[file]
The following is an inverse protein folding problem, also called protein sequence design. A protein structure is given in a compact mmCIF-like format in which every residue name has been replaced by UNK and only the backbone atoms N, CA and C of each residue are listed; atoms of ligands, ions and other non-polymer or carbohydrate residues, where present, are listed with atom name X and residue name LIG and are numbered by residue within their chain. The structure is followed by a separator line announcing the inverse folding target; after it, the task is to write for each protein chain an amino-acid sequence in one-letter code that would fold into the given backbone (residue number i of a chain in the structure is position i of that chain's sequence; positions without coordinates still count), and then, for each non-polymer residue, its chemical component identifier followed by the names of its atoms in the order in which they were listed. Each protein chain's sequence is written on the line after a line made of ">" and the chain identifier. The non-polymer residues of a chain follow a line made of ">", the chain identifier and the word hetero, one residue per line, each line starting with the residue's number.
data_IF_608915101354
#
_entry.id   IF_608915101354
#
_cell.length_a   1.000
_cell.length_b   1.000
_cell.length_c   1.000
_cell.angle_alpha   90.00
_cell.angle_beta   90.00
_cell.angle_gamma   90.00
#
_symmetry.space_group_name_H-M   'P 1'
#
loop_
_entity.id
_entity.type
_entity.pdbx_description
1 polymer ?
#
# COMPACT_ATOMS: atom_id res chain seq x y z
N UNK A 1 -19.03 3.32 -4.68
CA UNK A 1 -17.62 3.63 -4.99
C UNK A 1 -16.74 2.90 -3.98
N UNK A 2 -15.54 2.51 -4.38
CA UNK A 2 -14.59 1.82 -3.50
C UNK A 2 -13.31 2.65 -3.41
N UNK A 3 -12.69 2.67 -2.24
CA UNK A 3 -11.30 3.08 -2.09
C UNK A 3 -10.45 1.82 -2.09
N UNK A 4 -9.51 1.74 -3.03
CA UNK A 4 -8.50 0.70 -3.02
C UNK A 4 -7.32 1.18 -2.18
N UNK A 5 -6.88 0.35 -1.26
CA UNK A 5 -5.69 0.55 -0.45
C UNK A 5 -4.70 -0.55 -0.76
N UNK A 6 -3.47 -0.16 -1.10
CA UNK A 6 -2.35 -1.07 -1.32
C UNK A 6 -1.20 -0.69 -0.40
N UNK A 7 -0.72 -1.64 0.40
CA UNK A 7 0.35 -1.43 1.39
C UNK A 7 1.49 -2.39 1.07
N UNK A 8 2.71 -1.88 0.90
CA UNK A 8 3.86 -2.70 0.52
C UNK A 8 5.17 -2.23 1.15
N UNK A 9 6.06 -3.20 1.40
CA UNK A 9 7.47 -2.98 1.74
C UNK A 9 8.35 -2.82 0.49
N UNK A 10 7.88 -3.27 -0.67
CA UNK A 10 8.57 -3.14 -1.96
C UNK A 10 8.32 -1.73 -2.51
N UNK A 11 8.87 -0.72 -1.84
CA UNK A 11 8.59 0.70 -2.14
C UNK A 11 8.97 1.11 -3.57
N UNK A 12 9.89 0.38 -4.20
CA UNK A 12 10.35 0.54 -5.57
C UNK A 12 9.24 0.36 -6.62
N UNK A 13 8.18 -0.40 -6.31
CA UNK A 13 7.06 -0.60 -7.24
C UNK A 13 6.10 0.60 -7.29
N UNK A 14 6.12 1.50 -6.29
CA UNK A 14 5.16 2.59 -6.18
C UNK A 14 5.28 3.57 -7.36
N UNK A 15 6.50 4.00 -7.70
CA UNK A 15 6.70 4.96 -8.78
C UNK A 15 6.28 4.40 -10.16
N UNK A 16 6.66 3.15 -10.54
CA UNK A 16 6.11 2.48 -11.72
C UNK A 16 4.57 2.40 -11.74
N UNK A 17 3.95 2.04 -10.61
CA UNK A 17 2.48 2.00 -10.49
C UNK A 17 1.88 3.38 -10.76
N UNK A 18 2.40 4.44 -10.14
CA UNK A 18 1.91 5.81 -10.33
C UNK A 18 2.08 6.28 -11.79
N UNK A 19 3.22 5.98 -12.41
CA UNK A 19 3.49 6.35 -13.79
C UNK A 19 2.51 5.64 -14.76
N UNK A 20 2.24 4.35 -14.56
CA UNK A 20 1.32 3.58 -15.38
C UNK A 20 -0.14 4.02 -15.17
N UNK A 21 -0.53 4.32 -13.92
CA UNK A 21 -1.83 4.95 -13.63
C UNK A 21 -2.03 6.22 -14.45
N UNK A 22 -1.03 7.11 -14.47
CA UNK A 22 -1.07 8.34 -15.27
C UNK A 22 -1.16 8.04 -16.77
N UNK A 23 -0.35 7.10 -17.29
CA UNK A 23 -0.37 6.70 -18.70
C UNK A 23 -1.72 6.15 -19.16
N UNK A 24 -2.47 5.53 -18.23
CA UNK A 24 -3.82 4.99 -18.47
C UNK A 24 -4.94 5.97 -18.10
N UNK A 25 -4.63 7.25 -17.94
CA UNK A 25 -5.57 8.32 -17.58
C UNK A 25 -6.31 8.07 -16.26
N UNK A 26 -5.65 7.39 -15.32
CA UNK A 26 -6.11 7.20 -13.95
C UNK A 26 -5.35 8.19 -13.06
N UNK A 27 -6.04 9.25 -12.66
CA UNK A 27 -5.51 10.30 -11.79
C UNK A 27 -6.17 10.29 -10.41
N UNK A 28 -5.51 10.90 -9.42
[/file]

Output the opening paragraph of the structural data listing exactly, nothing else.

The following is an inverse protein folding problem, also called protein sequence design. A protein structure is given in a compact mmCIF-like format in which every residue name has been replaced by UNK and only the backbone atoms N, CA and C of each residue are listed; atoms of ligands, ions and other non-polymer or carbohydrate residues, where present, are listed with atom name X and residue name LIG and are numbered by residue within their chain. The structure is followed by a separator line announcing the inverse folding target; after it, the task is to write for each protein chain an amino-acid sequence in one-letter code that would fold into the given backbone (residue number i of a chain in the structure is position i of that chain's sequence; positions without coordinates still count), and then, for each non-polymer residue, its chemical component identifier followed by the names of its atoms in the order in which they were listed. Each protein chain's sequence is written on the line after a line made of ">" and the chain identifier. The non-polymer residues of a chain follow a line made of ">", the chain identifier and the word hetero, one residue per line, each line starting with the residue's number.